IDF 2011 Eden Keynote: Ultrabooks and Ivy Bridge

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The second day of IDF began with Mooly Eden, Intel VP and General Manager of the PC Client Group, and his keynote discussion, detailing the current state of the company’s business and Ultrabook plans. Eden’s keynote began with a talk about growth in overall PC sales, due mostly to increased demand in emerging markets. Mr. Eden also spoke of the adaptability of the PC and the many transformations it has made over the years to meet market demand and dictate new usage models and experiences.

  

  

The discussion continued with some talk about the importance of the CPU, GPU, and attached media. Eden asked, “which is most important?” His answer was that all are important depending on the usage model and that, for a system to offer a solid experience, it must have a good balance of all three. He said Intel’s goal with Sandy Bridge was to try and offer a good balance between GPU, GPU, and media performance, then he moved on to a few demos designed to prove his point. In the demos, a Sandy Bridge-based machine was used to create a Picasa slideshow. And although the task seems simple, it showed about 40-50% CPU utilization. Eden’s point was that even for some relatively basic tasks, a powerful CPU is required.

  

  

Next, Eden moved on to an HDR photo demo in which three high-res images of different exposures were combined into a single HDR image. The demo was run on a 3-year old Core 2 Duo and a current-gen Sandy Bridge machine, and of course the SB-equipped system finished much, much faster than its older cousin.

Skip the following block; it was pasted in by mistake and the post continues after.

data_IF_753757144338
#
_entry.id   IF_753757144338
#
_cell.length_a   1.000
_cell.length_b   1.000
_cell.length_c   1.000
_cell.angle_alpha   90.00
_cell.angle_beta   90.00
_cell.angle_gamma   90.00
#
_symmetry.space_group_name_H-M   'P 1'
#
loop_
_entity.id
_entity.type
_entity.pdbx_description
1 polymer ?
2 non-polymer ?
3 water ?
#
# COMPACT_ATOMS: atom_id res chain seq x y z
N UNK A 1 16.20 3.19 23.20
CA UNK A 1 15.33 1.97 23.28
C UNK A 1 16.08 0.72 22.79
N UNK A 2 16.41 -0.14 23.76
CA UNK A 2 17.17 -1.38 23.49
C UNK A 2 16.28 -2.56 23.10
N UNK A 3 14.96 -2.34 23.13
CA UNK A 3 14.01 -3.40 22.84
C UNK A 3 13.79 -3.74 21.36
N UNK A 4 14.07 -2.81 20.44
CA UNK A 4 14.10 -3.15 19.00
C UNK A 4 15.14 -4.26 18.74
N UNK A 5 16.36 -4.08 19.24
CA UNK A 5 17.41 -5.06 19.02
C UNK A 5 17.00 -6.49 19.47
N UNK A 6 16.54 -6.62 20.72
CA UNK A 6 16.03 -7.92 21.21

The next demo used a feature of Cyberlink’s PowerDirector application that automatically creates short video clips using highlights from longer clips. The app will analyze a longer clip of video seeking “the most interesting” portions using visual cures like movement, zooms, etc. The point of the demo was to show that although the task seems complex, it was completed in a very short amount of time. A final demo in this portion of the keynote composited different styles of Ray-Ban sunglasses onto the face of the presenter, by analyzing a live video stream from a webcam.

Summarizing the importance of performance to the overall PC experience, Eden than took the chance to reveal more details of Intel’s upcoming Ivy Bridge architecture. Eden said that quad-core variants of Ivy Bridge would be comprised of over 1.48 billion transistors, and of course be manufactured using Intel’s 22nm process node, with tri-gate transistor technology.

  

  
Ivy Bridge, coming to a PC near you, soon.

Eden also went on to say that although Ivy Bridge was technically a “tick” in Intel’s "Tick-Tock" strategy, many more advances were made to the design above and beyond compaction. He called it more like a “Tick Plus” because Ivy Bridge would feature lower power consumption, more advanced power management, an updated system agent, and more powerful and capable, DX11 class graphics. According to Mooly, the graphics core in Ivy Bridge will have much better geometry performance, a more powerful shader array, and other improvements throughout the core. He then showed a couple of graphics demos—one featuring twenty 1080P video streams being displayed simultaneously on-screen and another of the DX11 version of H.A.W.X. 2 running on Ivy Bridge.

Mr. Eden also called out a new feature of Ivy Bridge dubbed PAIR, or Power Aware Interrupt Routing. With current and older generation architectures, interrupt requests are always sent to Core 0, even if the core was asleep and other cores remained active. With Ivy Bridge, however, PAIR will dynamically route interrupts to cores that are already awake, ultimately saving power because idle, sleeping cores can remain in a low power state longer.